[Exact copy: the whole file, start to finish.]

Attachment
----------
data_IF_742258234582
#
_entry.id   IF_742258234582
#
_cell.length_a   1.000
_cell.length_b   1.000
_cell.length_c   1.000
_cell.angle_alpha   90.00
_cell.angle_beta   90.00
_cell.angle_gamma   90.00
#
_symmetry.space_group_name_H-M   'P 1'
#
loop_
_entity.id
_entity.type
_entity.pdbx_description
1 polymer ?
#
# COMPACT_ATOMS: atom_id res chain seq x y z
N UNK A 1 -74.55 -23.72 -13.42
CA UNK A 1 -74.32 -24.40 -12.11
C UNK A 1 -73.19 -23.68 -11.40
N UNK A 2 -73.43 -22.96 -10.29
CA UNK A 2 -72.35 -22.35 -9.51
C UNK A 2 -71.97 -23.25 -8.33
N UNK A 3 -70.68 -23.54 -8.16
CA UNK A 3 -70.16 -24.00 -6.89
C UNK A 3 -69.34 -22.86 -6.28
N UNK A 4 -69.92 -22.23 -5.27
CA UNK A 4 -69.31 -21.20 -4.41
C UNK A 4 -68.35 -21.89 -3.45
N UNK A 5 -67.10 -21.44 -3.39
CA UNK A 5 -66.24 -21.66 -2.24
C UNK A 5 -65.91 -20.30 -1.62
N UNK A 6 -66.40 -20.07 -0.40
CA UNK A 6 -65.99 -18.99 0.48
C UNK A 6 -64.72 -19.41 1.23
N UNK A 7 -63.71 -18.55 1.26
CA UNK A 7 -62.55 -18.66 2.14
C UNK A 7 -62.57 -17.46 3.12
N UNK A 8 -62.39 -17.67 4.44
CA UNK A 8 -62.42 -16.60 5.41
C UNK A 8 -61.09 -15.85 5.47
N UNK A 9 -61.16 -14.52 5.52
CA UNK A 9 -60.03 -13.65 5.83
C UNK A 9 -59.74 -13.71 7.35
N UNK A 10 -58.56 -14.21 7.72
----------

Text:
data_IF_742258234582
#
_entry.id   IF_742258234582
#
_cell.length_a   1.000
_cell.length_b   1.000
_cell.length_c   1.000
_cell.angle_alpha   90.00
_cell.angle_beta   90.00
_cell.angle_gamma   90.00
#
_symmetry.space_group_name_H-M   'P 1'
#
loop_
_entity.id
_entity.type
_entity.pdbx_description
1 polymer ?
#
# COMPACT_ATOMS: atom_id res chain seq x y z
N UNK A 1 -74.55 -23.72 -13.42
CA UNK A 1 -74.32 -24.40 -12.11
C UNK A 1 -73.19 -23.68 -11.40
N UNK A 2 -73.43 -22.96 -10.29
CA UNK A 2 -72.35 -22.35 -9.51
C UNK A 2 -71.97 -23.25 -8.33
N UNK A 3 -70.68 -23.54 -8.16
CA UNK A 3 -70.16 -24.00 -6.89
C UNK A 3 -69.34 -22.86 -6.28
N UNK A 4 -69.92 -22.23 -5.27
CA UNK A 4 -69.31 -21.20 -4.41
C UNK A 4 -68.35 -21.89 -3.45
N UNK A 5 -67.10 -21.44 -3.39
CA UNK A 5 -66.24 -21.66 -2.24
C UNK A 5 -65.91 -20.30 -1.62
N UNK A 6 -66.40 -20.07 -0.40
CA UNK A 6 -65.99 -18.99 0.48
C UNK A 6 -64.72 -19.41 1.23
N UNK A 7 -63.71 -18.55 1.26
CA UNK A 7 -62.55 -18.66 2.14
C UNK A 7 -62.57 -17.46 3.12
N UNK A 8 -62.39 -17.67 4.44
CA UNK A 8 -62.42 -16.60 5.41
C UNK A 8 -61.09 -15.85 5.47
N UNK A 9 -61.16 -14.52 5.52
CA UNK A 9 -60.03 -13.65 5.83
C UNK A 9 -59.74 -13.71 7.35
N UNK A 10 -58.56 -14.21 7.72